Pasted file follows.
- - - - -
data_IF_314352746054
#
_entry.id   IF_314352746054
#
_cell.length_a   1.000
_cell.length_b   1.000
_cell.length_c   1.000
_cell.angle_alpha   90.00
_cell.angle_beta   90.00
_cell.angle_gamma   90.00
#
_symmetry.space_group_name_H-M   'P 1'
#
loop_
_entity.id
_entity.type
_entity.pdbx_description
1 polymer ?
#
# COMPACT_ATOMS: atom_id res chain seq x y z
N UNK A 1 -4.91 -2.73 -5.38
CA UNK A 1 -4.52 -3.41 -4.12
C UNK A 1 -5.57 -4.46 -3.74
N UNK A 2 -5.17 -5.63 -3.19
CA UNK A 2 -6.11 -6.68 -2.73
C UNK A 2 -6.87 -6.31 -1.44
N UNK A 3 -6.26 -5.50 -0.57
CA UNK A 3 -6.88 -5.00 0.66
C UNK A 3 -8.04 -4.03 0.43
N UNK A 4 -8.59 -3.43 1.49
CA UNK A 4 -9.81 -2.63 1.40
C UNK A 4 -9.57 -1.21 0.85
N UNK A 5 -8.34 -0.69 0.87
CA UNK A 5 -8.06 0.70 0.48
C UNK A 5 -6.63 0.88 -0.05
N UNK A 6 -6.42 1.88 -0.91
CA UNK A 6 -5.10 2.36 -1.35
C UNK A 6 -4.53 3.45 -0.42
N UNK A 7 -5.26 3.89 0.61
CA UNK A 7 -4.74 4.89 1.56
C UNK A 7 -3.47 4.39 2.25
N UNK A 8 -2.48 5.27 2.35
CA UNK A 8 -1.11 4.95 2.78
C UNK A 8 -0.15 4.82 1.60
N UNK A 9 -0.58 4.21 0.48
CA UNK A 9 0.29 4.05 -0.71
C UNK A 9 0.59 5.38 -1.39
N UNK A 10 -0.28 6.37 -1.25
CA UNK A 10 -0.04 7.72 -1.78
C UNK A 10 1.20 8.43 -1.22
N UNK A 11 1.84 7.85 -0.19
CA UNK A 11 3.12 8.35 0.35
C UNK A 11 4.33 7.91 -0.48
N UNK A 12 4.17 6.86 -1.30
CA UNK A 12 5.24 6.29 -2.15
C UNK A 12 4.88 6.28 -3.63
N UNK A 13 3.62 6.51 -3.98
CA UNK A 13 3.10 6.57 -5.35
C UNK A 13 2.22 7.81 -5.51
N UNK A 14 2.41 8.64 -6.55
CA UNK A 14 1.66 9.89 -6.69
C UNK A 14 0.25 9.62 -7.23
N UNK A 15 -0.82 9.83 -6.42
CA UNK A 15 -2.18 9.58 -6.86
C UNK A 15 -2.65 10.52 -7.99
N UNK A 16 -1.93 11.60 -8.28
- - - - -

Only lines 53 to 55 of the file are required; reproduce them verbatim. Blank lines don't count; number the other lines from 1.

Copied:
C UNK A 11 4.33 7.91 -0.48
N UNK A 12 4.17 6.86 -1.30
CA UNK A 12 5.24 6.29 -2.15